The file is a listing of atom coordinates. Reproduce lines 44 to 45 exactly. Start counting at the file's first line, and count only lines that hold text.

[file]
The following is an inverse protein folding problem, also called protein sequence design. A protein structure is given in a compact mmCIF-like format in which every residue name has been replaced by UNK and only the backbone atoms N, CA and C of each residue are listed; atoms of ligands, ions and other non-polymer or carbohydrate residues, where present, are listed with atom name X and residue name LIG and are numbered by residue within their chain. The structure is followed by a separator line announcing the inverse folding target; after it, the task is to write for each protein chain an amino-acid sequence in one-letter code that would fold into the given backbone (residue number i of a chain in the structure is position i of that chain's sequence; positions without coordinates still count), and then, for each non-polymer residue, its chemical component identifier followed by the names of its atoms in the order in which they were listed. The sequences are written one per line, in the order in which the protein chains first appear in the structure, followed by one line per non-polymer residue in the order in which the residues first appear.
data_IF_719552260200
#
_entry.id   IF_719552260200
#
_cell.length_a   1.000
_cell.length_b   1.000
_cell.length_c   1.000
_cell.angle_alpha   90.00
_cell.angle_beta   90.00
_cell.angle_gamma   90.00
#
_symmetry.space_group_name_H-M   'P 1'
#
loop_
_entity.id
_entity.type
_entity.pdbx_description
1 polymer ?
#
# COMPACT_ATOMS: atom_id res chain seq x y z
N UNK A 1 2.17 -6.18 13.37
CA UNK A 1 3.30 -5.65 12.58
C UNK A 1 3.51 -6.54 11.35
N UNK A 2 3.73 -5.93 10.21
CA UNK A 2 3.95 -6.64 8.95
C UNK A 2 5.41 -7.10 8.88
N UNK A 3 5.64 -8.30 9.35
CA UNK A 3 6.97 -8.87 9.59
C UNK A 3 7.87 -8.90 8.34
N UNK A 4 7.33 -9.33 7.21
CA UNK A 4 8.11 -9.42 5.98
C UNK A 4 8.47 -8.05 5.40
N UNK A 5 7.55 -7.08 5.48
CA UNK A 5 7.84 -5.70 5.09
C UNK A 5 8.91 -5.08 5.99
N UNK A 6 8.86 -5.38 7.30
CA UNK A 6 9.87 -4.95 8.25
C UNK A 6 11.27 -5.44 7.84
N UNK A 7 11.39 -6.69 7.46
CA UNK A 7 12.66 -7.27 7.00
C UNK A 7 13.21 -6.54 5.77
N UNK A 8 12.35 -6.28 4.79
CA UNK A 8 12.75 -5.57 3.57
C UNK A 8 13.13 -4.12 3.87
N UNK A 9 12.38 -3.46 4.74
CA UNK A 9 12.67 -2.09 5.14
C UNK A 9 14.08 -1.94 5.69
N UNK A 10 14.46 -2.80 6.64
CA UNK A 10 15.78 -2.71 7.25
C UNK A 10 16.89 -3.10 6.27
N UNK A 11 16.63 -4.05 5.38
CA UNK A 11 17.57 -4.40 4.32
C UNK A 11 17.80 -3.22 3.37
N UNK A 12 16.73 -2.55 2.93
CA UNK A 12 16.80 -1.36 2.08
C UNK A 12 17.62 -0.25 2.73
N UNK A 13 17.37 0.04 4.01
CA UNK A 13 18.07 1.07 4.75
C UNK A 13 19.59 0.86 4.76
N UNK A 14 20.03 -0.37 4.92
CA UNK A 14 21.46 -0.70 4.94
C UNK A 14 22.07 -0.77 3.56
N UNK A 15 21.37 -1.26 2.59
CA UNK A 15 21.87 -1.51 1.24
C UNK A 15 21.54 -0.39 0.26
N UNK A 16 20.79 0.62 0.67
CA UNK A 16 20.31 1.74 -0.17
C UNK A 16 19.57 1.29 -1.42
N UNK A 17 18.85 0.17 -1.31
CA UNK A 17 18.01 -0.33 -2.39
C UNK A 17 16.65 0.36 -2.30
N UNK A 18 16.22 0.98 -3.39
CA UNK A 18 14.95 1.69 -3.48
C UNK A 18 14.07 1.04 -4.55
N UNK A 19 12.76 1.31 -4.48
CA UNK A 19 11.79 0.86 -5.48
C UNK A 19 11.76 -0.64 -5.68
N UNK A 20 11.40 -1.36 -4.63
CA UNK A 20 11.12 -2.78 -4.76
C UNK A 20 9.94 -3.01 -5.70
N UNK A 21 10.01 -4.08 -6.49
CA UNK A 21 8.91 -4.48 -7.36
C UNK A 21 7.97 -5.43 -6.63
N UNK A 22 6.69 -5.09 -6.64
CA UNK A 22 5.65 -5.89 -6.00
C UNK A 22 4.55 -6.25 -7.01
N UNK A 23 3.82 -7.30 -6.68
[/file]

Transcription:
CA UNK A 8 12.75 -5.57 3.57
C UNK A 8 13.13 -4.12 3.87